How Can My ENT Help?

Otolaryngologists (ear, nose, and throat doctors) have extensive experience with the tools that diagnose GERD. They are specialists in treating the complications associated with GERD, including sinus and ear infections, throat and laryngeal inflammation, Barrett’s esophagus, and ulcerations of the esophagus.

How is GERD Diagnosed?

GERD can be diagnosed or evaluated by clinical observation and the patient’s response to a trial of treatment with medication. In some cases, other tests may be needed including an endoscopic examination (a long tube with a camera inserted into the esophagus), biopsy, x-ray, examination of the throat and larynx, 24-hour esophageal acid testing, esophageal motility testing (manometry), emptying studies of the stomach, and esophageal acid perfusion (Bernstein test). Endoscopic examination, biopsy, and x-ray may be performed as an outpatient in a hospital setting. Light sedation may be used for endoscopic examinations.

Treatment and Management

Most people with GERD respond to a combination of lifestyle changes and medication. Occasionally, surgery is recommended.

Lifestyle changes include weight loss, quitting smoking, wearing loose clothing around the waist, raising the head of your bed (so gravity can help keep stomach acid in the stomach), eating your last meal of the day three hours before bedtime, and limiting certain foods such as spicy and high fat foods, caffeine and alcohol.

Medications your doctor may prescribe for GERD include pro-motility drugs like Reglan, and foam barriers such as Gaviscon. Certain over-the-counter products including antacids (Tums, Rolaids, etc.), proton pump inhibitors (such as Prilosec, Prevacid, Aciphex, Protonix, and Nexium), and histamine antagonists (H2 blockers such as Tagamet) may also offer relief.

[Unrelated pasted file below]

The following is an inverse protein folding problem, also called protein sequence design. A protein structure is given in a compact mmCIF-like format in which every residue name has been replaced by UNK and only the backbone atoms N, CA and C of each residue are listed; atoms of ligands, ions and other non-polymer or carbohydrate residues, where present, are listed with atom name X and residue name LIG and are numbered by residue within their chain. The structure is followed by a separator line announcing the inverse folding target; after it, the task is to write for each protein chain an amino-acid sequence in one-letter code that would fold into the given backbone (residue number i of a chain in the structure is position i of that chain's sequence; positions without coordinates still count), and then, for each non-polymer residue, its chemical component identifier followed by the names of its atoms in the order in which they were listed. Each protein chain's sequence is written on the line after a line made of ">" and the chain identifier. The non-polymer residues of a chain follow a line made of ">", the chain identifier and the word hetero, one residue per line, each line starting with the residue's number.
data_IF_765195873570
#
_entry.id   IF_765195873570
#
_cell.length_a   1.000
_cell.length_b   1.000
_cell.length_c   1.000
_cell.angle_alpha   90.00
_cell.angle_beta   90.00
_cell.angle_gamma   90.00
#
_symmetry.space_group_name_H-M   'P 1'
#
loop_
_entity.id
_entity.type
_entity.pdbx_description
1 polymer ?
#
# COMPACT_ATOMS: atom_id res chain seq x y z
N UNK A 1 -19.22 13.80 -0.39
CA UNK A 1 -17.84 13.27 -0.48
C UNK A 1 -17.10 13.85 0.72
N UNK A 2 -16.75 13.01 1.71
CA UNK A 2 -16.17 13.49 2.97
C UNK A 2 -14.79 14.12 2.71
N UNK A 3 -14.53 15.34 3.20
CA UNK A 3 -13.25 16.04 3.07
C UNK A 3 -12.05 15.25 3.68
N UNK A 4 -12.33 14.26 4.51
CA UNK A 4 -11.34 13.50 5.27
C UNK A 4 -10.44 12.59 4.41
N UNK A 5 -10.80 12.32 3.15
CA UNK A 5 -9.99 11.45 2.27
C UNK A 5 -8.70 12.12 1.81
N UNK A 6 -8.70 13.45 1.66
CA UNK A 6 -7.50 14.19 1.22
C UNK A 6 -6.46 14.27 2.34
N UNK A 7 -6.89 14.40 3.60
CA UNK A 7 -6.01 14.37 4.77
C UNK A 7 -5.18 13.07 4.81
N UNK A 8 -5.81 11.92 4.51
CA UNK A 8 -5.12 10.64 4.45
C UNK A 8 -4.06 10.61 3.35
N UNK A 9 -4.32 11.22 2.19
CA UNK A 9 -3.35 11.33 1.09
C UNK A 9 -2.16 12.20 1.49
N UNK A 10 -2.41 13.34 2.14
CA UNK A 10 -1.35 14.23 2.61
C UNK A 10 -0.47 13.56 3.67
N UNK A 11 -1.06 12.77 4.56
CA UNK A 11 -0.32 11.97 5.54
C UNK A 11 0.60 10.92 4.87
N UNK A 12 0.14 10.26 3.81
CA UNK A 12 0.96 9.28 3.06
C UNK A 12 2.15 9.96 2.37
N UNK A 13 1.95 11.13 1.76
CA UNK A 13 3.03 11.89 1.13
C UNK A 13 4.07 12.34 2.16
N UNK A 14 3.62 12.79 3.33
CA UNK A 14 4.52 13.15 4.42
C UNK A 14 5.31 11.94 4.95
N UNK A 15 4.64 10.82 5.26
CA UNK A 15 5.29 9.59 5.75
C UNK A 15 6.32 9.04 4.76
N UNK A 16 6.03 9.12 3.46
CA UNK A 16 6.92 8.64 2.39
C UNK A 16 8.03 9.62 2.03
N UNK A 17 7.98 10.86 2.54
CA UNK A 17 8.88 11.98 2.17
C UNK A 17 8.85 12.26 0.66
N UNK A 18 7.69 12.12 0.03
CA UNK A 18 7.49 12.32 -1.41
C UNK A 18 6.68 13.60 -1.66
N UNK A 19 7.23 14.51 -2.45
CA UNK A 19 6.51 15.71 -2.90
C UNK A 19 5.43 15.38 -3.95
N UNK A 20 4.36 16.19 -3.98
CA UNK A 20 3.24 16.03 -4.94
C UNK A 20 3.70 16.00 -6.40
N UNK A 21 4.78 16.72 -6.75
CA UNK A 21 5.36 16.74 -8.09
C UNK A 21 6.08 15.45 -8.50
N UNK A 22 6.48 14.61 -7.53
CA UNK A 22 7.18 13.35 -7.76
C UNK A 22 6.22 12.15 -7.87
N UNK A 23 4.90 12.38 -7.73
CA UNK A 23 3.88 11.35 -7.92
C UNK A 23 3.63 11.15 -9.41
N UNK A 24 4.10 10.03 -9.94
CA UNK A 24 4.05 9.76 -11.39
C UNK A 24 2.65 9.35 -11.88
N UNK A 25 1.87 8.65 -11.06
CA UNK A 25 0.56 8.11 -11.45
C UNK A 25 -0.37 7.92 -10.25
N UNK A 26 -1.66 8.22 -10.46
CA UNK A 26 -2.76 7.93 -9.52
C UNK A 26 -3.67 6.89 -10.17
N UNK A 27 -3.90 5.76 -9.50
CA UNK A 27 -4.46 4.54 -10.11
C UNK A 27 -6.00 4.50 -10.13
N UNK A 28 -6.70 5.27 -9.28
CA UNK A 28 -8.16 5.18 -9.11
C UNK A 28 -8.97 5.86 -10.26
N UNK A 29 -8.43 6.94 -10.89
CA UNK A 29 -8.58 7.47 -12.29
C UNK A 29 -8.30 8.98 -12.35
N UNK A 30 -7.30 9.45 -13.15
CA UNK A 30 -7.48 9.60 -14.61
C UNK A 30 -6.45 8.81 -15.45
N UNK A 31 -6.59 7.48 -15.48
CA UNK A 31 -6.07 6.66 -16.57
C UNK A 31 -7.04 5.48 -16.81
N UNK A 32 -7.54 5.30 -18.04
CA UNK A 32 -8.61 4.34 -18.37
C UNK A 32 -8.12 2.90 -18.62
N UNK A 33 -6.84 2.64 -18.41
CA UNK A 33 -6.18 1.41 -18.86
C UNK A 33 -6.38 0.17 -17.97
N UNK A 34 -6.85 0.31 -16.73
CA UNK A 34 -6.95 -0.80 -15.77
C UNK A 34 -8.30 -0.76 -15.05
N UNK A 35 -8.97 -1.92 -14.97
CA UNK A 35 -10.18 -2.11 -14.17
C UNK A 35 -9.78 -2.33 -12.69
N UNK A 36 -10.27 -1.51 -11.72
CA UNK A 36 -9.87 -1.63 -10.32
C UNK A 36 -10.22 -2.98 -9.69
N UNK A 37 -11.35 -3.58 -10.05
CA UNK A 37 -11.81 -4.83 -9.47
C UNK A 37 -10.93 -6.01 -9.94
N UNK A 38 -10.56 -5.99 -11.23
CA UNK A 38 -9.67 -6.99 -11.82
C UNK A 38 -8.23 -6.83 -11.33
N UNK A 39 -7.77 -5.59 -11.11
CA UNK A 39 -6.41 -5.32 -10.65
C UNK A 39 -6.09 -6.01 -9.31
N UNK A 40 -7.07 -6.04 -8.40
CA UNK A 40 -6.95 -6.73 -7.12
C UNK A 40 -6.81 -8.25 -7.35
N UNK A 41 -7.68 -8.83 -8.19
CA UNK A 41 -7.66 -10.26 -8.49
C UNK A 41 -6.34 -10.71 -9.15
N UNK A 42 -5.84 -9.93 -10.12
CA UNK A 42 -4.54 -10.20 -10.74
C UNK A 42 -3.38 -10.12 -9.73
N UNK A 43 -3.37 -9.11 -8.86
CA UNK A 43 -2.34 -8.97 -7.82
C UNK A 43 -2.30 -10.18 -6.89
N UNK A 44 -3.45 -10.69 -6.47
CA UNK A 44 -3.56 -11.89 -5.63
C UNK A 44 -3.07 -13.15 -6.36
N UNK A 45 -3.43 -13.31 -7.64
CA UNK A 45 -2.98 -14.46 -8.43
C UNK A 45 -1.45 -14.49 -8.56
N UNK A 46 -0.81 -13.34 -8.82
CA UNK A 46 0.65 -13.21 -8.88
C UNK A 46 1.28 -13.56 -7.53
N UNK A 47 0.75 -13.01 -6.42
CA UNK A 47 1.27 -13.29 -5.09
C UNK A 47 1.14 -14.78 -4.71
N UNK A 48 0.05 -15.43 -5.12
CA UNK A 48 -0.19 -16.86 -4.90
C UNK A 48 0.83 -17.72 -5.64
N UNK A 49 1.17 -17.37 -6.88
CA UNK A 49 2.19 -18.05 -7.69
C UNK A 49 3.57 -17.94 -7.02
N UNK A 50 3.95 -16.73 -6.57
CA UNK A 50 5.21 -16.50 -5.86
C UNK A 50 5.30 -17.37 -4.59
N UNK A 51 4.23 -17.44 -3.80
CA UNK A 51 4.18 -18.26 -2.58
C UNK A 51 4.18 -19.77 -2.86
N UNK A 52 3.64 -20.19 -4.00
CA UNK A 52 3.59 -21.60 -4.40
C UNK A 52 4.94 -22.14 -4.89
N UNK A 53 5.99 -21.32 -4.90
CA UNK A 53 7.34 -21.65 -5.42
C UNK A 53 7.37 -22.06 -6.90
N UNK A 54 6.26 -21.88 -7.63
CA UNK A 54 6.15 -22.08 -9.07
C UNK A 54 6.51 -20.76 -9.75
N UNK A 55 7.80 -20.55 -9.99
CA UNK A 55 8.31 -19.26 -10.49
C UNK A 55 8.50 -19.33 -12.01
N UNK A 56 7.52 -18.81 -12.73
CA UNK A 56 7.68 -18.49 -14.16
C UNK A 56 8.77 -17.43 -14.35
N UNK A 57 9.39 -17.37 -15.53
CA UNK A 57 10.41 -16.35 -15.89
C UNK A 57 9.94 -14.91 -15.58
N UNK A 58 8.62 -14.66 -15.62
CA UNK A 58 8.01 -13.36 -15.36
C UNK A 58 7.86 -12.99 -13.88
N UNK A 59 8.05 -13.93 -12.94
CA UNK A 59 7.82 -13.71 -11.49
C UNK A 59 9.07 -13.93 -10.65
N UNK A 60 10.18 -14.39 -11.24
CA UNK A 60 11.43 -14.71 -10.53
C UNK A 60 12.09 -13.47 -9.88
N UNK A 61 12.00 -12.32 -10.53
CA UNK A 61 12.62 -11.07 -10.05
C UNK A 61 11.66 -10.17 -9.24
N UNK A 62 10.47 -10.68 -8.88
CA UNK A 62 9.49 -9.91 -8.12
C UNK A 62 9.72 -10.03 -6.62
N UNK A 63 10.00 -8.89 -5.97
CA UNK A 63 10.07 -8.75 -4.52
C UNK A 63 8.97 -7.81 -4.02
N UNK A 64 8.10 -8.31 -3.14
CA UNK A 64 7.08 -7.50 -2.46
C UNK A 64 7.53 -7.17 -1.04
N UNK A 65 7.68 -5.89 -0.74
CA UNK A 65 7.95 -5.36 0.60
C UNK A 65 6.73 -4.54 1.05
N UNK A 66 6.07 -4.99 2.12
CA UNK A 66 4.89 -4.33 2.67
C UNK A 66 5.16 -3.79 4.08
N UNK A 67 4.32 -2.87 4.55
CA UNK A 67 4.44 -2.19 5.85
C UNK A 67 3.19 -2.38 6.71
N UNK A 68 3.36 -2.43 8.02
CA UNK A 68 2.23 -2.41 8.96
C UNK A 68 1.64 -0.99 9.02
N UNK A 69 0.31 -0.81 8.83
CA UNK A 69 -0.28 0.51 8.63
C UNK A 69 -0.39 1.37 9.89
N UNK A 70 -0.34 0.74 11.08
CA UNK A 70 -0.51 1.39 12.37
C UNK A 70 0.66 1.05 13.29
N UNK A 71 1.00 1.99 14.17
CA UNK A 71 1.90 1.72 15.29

Many swallowing disorders may be helped by direct swallowing therapy. A speech pathologist can provide special exercises for coordinating the swallowing muscles or re-stimulating the nerves that trigger the swallow reflex. Patients may also be taught simple ways to place food in the mouth or position the body and head to with swallowing.

Some patients with swallowing disorders have difficulty feeding themselves. An occupational therapist can aid the patient and family in feeding techniques. These techniques make the patient as independent as possible. A dietitian or nutritional expert can determine the amount of food or liquid necessary to sustain an individual and whether supplements are necessary.

Surgery is used to treat certain problems. If a narrowing or stricture exists, the area may need to be stretched or dilated. If a muscle is too tight, it may need to be dilated or even released surgically. This procedure is called a myotomy and is performed by an otolaryngologist (head and neck surgeon). Surgical treatments available include fundoplication (a procedure where a part of the stomach is wrapped around the lower esophagus to tighten the LES) and endoscopy (where hand stitches or a laser is used to make the LES tighter).

Many causes contribute to swallowing disorders. if you have a persistent problem swallowing, see an otolaryngologist.